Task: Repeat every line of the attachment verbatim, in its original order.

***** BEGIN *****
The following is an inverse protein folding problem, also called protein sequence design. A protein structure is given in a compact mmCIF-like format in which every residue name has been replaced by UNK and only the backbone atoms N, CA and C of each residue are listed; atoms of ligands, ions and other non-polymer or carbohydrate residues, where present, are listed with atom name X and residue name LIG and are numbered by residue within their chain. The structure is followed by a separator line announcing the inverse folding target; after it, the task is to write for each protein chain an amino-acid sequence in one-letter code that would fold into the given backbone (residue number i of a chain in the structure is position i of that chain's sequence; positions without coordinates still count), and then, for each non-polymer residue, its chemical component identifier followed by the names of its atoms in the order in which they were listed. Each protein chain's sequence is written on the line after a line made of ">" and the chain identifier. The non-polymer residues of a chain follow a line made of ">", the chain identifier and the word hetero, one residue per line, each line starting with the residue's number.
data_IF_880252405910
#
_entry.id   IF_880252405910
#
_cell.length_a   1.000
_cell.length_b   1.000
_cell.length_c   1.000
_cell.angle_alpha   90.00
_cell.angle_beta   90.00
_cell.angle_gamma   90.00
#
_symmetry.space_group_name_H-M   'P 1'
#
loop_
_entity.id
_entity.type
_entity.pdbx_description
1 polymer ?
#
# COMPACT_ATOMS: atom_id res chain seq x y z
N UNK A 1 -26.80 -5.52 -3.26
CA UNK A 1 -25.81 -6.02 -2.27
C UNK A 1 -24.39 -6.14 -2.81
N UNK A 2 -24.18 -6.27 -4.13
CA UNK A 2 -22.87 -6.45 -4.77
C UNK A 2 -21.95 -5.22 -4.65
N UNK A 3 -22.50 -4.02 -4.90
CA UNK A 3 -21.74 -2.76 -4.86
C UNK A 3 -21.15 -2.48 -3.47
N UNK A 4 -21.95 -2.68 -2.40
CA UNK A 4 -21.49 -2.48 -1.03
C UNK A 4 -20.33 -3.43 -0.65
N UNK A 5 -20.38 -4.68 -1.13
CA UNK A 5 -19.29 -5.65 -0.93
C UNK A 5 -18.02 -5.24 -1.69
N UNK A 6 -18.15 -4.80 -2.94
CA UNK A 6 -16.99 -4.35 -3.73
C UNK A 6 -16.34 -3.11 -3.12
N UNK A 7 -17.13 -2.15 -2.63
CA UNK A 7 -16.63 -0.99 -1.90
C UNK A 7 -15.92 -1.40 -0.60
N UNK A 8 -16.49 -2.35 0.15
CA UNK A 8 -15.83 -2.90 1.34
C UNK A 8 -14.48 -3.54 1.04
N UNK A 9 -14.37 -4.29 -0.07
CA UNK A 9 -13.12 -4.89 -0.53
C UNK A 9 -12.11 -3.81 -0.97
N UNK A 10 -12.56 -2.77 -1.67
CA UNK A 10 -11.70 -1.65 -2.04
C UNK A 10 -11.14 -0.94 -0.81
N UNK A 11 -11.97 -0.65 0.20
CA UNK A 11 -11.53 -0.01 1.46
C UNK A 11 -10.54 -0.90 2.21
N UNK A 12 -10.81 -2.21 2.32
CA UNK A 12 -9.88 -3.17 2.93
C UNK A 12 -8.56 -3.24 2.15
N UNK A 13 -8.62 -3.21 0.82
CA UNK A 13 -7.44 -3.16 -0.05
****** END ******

The following is an inverse protein folding problem, also called protein sequence design. A protein structure is given in a compact mmCIF-like format in which every residue name has been replaced by UNK and only the backbone atoms N, CA and C of each residue are listed; atoms of ligands, ions and other non-polymer or carbohydrate residues, where present, are listed with atom name X and residue name LIG and are numbered by residue within their chain. The structure is followed by a separator line announcing the inverse folding target; after it, the task is to write for each protein chain an amino-acid sequence in one-letter code that would fold into the given backbone (residue number i of a chain in the structure is position i of that chain's sequence; positions without coordinates still count), and then, for each non-polymer residue, its chemical component identifier followed by the names of its atoms in the order in which they were listed. Each protein chain's sequence is written on the line after a line made of ">" and the chain identifier. The non-polymer residues of a chain follow a line made of ">", the chain identifier and the word hetero, one residue per line, each line starting with the residue's number.
data_IF_880252405910
#
_entry.id   IF_880252405910
#
_cell.length_a   1.000
_cell.length_b   1.000
_cell.length_c   1.000
_cell.angle_alpha   90.00
_cell.angle_beta   90.00
_cell.angle_gamma   90.00
#
_symmetry.space_group_name_H-M   'P 1'
#
loop_
_entity.id
_entity.type
_entity.pdbx_description
1 polymer ?
#
# COMPACT_ATOMS: atom_id res chain seq x y z
N UNK A 1 -26.80 -5.52 -3.26
CA UNK A 1 -25.81 -6.02 -2.27
C UNK A 1 -24.39 -6.14 -2.81
N UNK A 2 -24.18 -6.27 -4.13
CA UNK A 2 -22.87 -6.45 -4.77
C UNK A 2 -21.95 -5.22 -4.65
N UNK A 3 -22.50 -4.02 -4.90
CA UNK A 3 -21.74 -2.76 -4.86
C UNK A 3 -21.15 -2.48 -3.47
N UNK A 4 -21.95 -2.68 -2.40
CA UNK A 4 -21.49 -2.48 -1.03
C UNK A 4 -20.33 -3.43 -0.65
N UNK A 5 -20.38 -4.68 -1.13
CA UNK A 5 -19.29 -5.65 -0.93
C UNK A 5 -18.02 -5.24 -1.69
N UNK A 6 -18.15 -4.80 -2.94
CA UNK A 6 -16.99 -4.35 -3.73
C UNK A 6 -16.34 -3.11 -3.12
N UNK A 7 -17.13 -2.15 -2.63
CA UNK A 7 -16.63 -0.99 -1.90
C UNK A 7 -15.92 -1.40 -0.60
N UNK A 8 -16.49 -2.35 0.15
CA UNK A 8 -15.83 -2.90 1.34
C UNK A 8 -14.48 -3.54 1.04
N UNK A 9 -14.37 -4.29 -0.07
CA UNK A 9 -13.12 -4.89 -0.53
C UNK A 9 -12.11 -3.81 -0.97
N UNK A 10 -12.56 -2.77 -1.67
CA UNK A 10 -11.70 -1.65 -2.04
C UNK A 10 -11.14 -0.94 -0.81
N UNK A 11 -11.97 -0.65 0.20
CA UNK A 11 -11.53 -0.01 1.46
C UNK A 11 -10.54 -0.90 2.21
N UNK A 12 -10.81 -2.21 2.32
CA UNK A 12 -9.88 -3.17 2.93
C UNK A 12 -8.56 -3.24 2.15
N UNK A 13 -8.62 -3.21 0.82
CA UNK A 13 -7.44 -3.16 -0.05